Democratic party North, because whatever limited the power of the national government seemed to be so much secured to the people. Both could oppose protection on this ground. In the North this argument was aided by the false and wicked assumption, that nothing which, like the tariff, benefits the rich man, can fail to injure the poor man. But in the South, this opposition to the tariff and support of the Democratic party was chiefly grounded on a keen perception of class interests. The triumph of the Whig party in 1840, followed by the passage of the tariff of 1842, was the severest blow the oligarchy had received up to that time.

Wherever all the capital and industry of a community is employed in one field of operations, especially if these are simple and uniform in their nature, there is always a tendency toward centralization. The management comes by degrees into the hands of a few rich men, who acquire a controlling influence over that branch of industry, and so over the community. This tendency exists, to be sure, everywhere; but is more or less neutralized in highly civilized and enterprising states of society, where labor is free to follow its interests, and there is a sufficient variety of employment to prevent too great power from coming into the hands of one branch. In England, since the enormous growth of the cotton manufac ture, these evil effects have shown themselves to a large extent. But it is in a half-civilized community, like the Southern States, that they are seen most completely. Here one branch of industry, agriculture, has succeeded in choking the growth of all others; and in this again cotton has been gradually driving out the other staples, until a few cotton-planters have made themselves the uncontrolled rulers of this vast country. So rapid and complete has been this movement, so wide is the distance already become between the wealth and culture of the oligarchy and the misery of the "poor whites," that they do not scruple to claim that the degradation of one class is the necessary basis of any high civilization. And this growth of centralization has been the more rapid in the South, because agriculture is in its nature the most aristocratic branch of human industry. Trade is levelling; it has been the great engine of democratic progress in modern history. Manufac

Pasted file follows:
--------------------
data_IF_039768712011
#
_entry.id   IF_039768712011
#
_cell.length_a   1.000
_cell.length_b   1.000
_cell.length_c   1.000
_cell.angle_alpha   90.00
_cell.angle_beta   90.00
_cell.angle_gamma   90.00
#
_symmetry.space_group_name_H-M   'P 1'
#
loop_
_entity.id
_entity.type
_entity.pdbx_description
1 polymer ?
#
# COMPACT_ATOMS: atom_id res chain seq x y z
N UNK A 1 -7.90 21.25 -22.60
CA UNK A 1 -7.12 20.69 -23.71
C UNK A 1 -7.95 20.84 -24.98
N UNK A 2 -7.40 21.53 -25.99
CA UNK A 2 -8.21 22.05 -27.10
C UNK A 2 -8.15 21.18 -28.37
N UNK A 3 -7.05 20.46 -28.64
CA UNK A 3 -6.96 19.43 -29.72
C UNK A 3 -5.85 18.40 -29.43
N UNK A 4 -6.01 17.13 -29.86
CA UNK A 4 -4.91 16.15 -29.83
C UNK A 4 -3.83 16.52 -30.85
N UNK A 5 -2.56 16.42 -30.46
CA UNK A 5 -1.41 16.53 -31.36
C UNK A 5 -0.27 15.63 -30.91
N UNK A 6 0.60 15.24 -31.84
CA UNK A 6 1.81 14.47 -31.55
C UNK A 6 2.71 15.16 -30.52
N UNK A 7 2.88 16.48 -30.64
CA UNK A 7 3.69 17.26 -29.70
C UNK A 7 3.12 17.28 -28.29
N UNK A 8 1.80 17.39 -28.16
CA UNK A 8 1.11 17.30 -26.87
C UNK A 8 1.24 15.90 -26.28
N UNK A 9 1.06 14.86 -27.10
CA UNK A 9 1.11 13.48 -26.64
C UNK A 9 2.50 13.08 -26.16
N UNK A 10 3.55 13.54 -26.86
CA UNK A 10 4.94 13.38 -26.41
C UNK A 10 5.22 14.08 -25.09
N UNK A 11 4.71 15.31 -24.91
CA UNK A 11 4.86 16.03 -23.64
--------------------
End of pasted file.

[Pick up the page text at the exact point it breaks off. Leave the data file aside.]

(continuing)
tures are democratic; they stimulate the inventive powers, and spread intelligence. A skilled artisan is in demand everywhere, and his humble workshop can compete with huge factories and unlimited capital. Both of these are gregarious and social. They bring men together to talk and interchange ideas. They are individual, too, because each man's senses and powers are quickened. Agriculture, on the other hand, with all its points of acknowledged superiority, does not quicken and arouse the mind like these. Its operations are more simple and local, and (on the part of the day-laborer) less intelligent. Add to this, that from early times the possession of land has given a dignity which no other has, and we have in the South all the elements of an aristocracy, — large landed estates, an ignorant and servile population, and a branch of industry which eminently invites to centralization.